We note, however, that foreign reserves in Belarus never reached a conventional minimum standard of three months of imports. During 2001-2014, the volume of reserves was fluctuating between 2.8 and 13.5 percent of GDP. Only about half of that amount was liquid and could be readily used for FX interventions, with the rest kept in gold and SDR.

We now simulate a 5 percent nominal wage shock, given disposable foreign reserves at 5 percent of GDP (Figure 9). The dynamics of economy is starkly different compared to the “small” shock scenario. Increasing domestic prices put pressure on competitiveness and leads to a mounting current account deficit. Foreign reserves deplete in four years, the currency crisis follows and the NBRB is forced to devalue to restore the external balance. The 15 percent devaluation improves competitiveness, stabilizes the FX market and stimulates output. In the longer-run, wages and prices converge to the new level of the nominal exchange rate.

Figure 9:
Figure 9:

Impulse response to 5 percent wage shock (Disposable reserves =5 percent of GDP)

Citation: IMF Working Papers 2015, 281; 10.5089/9781498342728.001.A001

D. State Program Lending Shift

Similar to the case of wages we now study shifts in SPL of two magnitudes – 1 and 5 percentage points. Increase in SPL by 1 pp shifts investments upwards and opens positive output gap. The latter pushes wages and prices up, causing an appreciating real exchange rate and deteriorating foreign trade. In response to these adverse developments, monetary policy tightens (interest rates increases), pushing output, prices and wages to the neutral level.

Eventually the permanent increase in SPL shifts demand composition from consumption towards investments. The market interest rate increases permanently by about 1.5 percentage points to accompany this shift. Inflation and real wages remain elevated for a number of years and converge to the long-run levels with significant lags. Along this convergence path, the exchange rate remains appreciated and the foreign trade balance remains negative, which requires extensive FX interventions (2 percent GDP) to support the peg. In the long-run, aggregate output returns to its potential level.20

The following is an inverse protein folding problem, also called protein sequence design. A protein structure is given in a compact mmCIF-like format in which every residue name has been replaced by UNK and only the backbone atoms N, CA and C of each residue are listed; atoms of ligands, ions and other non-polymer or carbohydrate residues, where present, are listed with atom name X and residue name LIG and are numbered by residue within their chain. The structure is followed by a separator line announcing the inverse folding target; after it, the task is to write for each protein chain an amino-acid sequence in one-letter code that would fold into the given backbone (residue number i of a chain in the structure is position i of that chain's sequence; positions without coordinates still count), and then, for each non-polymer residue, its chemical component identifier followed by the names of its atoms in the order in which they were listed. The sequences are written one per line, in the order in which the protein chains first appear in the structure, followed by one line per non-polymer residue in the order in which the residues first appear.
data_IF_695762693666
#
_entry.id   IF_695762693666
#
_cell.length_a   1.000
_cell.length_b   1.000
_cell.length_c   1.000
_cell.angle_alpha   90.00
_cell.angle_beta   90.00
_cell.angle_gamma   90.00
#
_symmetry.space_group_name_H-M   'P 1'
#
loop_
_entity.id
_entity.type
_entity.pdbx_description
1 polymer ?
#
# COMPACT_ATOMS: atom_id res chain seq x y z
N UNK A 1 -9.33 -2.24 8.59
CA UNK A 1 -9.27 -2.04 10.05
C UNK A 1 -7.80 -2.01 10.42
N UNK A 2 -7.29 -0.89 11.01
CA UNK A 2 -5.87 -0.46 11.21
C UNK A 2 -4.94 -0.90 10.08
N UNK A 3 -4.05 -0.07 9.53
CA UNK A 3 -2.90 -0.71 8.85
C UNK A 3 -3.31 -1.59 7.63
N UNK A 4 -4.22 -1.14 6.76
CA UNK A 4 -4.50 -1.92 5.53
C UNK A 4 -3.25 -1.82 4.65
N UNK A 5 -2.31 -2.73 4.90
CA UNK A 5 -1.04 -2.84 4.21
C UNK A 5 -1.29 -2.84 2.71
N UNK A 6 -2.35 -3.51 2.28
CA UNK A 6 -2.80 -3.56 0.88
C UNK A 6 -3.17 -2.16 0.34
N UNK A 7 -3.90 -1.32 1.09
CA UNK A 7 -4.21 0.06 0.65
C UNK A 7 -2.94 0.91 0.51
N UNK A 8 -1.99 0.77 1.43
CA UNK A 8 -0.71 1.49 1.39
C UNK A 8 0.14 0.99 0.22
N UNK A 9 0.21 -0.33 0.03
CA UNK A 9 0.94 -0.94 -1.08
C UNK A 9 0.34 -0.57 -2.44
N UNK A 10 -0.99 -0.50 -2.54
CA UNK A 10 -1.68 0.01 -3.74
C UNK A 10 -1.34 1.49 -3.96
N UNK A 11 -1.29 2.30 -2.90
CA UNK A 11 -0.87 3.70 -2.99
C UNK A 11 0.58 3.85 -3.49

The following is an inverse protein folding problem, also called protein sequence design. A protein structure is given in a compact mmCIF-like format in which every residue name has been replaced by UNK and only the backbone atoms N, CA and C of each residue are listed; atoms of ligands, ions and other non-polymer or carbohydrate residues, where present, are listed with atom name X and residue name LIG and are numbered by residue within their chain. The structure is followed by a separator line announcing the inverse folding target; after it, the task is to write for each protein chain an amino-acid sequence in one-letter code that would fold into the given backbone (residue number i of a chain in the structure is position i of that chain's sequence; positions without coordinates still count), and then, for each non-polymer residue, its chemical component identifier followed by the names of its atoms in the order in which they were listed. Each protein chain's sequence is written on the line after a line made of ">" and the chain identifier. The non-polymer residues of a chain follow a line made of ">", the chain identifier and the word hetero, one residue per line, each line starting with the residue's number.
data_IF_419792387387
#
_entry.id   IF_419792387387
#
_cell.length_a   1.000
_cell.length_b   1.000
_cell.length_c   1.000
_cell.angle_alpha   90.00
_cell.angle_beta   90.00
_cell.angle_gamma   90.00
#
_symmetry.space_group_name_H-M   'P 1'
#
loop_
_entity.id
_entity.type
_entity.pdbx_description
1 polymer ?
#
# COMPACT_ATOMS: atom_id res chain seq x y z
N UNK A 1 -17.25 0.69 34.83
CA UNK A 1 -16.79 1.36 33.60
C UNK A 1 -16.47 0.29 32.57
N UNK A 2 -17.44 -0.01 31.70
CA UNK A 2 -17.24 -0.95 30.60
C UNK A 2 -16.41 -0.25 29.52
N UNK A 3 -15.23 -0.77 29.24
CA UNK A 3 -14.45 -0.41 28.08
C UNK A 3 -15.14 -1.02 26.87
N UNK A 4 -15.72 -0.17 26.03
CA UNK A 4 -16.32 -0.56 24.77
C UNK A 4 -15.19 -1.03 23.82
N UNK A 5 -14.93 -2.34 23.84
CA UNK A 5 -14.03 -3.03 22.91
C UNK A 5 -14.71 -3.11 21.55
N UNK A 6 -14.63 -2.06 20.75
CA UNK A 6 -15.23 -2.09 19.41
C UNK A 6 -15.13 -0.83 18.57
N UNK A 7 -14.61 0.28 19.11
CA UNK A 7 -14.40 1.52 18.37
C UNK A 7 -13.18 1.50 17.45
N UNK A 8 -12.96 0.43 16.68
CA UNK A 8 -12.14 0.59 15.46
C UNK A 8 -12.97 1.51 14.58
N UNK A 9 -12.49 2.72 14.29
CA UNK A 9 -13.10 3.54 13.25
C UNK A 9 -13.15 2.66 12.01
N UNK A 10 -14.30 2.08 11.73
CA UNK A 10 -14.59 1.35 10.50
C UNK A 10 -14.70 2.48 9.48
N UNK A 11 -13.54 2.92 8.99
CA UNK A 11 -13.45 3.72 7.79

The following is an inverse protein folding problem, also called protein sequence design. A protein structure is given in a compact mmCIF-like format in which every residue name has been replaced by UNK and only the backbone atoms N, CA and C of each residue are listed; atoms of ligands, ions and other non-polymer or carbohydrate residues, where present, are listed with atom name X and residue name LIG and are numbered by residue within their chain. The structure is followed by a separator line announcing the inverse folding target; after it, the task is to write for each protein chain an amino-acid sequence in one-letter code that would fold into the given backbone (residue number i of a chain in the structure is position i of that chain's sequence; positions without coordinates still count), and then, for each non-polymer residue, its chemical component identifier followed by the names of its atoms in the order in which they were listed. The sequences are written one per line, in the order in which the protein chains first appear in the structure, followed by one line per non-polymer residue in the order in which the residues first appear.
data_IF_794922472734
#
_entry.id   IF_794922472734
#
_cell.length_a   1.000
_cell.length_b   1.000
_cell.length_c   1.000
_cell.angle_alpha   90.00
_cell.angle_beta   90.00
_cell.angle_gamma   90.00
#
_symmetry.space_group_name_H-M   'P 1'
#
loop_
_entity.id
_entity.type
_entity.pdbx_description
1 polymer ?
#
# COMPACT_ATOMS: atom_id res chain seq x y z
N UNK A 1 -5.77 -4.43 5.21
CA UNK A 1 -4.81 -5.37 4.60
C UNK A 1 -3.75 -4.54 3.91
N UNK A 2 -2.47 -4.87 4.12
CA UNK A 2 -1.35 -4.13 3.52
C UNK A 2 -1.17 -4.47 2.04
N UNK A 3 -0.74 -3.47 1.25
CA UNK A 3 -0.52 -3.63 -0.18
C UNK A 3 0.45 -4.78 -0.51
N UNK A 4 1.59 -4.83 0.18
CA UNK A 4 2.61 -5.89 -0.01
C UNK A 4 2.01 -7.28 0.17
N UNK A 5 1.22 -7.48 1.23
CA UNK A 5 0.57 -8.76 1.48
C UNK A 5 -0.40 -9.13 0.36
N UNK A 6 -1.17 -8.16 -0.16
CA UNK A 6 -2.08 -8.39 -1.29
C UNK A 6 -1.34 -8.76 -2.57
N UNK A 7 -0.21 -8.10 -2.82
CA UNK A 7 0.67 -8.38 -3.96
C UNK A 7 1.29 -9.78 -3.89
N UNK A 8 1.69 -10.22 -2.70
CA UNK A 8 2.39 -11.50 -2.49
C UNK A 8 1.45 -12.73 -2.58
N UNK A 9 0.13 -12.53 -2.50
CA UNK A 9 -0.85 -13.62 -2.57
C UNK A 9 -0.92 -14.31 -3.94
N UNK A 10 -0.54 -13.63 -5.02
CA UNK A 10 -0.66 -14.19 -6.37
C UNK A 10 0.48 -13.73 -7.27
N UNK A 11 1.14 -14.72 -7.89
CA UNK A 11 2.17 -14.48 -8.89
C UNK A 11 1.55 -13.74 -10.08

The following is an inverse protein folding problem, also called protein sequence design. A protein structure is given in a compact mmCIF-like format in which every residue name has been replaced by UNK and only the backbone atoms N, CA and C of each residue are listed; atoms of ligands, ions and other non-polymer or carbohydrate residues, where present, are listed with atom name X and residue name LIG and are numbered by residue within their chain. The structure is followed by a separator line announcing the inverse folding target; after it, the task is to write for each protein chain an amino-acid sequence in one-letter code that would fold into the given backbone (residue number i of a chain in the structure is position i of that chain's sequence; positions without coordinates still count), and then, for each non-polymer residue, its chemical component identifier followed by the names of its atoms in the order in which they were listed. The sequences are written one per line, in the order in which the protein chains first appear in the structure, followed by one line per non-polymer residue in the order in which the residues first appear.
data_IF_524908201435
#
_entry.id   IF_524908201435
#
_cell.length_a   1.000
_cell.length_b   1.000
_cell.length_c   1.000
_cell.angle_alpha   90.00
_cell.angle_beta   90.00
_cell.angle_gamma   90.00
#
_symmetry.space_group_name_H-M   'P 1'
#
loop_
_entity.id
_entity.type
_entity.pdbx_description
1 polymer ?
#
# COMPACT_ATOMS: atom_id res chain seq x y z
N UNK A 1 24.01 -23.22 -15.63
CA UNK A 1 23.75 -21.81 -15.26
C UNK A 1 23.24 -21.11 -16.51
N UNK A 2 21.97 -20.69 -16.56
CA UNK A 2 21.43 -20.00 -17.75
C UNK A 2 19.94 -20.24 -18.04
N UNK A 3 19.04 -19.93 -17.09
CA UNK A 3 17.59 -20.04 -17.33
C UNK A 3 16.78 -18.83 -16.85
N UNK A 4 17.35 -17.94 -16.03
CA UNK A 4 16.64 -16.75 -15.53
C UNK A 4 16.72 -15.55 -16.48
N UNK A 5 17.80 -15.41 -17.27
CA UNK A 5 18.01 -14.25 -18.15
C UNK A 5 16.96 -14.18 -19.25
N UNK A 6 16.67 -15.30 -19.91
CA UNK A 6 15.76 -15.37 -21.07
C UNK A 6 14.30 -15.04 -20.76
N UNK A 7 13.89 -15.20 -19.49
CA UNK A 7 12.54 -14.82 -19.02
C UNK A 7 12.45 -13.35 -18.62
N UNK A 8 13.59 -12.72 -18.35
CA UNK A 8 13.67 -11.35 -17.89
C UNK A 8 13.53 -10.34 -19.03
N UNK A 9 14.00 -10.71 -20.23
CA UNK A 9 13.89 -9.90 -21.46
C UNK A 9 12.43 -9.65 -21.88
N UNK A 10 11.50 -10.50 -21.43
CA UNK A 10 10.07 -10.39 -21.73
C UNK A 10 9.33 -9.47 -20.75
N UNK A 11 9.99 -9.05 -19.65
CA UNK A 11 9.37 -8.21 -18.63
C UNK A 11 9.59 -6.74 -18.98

Figure 10:
Figure 10:

Impulse response to 1 percent SPL shift

Citation: IMF Working Papers 2015, 281; 10.5089/9781498342728.001.A001

Given low FX reserves, it is likely that equilibrium restores via different mechanics if a larger SPL shift takes place. To illustrate that, we simulate a 5 percent shift, assuming disposable reserves at 5 percent of GDP (Figure 11). Growing total demand increases imports and current account deficit. As a result, reserves decrease for nine years to the extent such that the exchange rate needs to devalue by about 2 percent. Demand rebalances and external equilibrium restores at a permanently higher level of investment and interest rate, and lower consumption.

Figure 11:
Figure 11:

Impulse responses to 5 percent SPL shift (FX reserves = 5 percent of GDP)

Citation: IMF Working Papers 2015, 281; 10.5089/9781498342728.001.A001

VI. Policy Discussion and Conclusion

We investigated the consequences of two important elements – activist wage policy and state program lending – for broader macroeconomic stability and sustainability of the monetary policy strategy prevailing in Belarus during 2001-2014.

First, we showed that a relatively mild positive shock to wages suppresses price competitiveness and stimulates current account deficits. Highly persistent real wages prolong the period of imbalances. Ultimately, foreign reserves diminish to an intolerable threshold in about 4 years and the NBRB has to realign (i.e., devalue) the nominal exchange rate to facilitate economic adjustment.

Second, similar dynamics are found in response to an increase in SPL. The NBRB sustains only small shocks, while larger changes lead to devaluation. In the longer run, consumption decreases permanently to accommodate higher investment. The interest rate for market loans permanently increases and limits access to non-subsidized domestic denominated credit.

Third, a tighter interest rate is sufficient to avoid devaluation only if shocks to wages or SPL are small. Otherwise, the deteriorating current account exhausts foreign reserves before the elevated interest rates compresses demand to take economy back to equilibrium.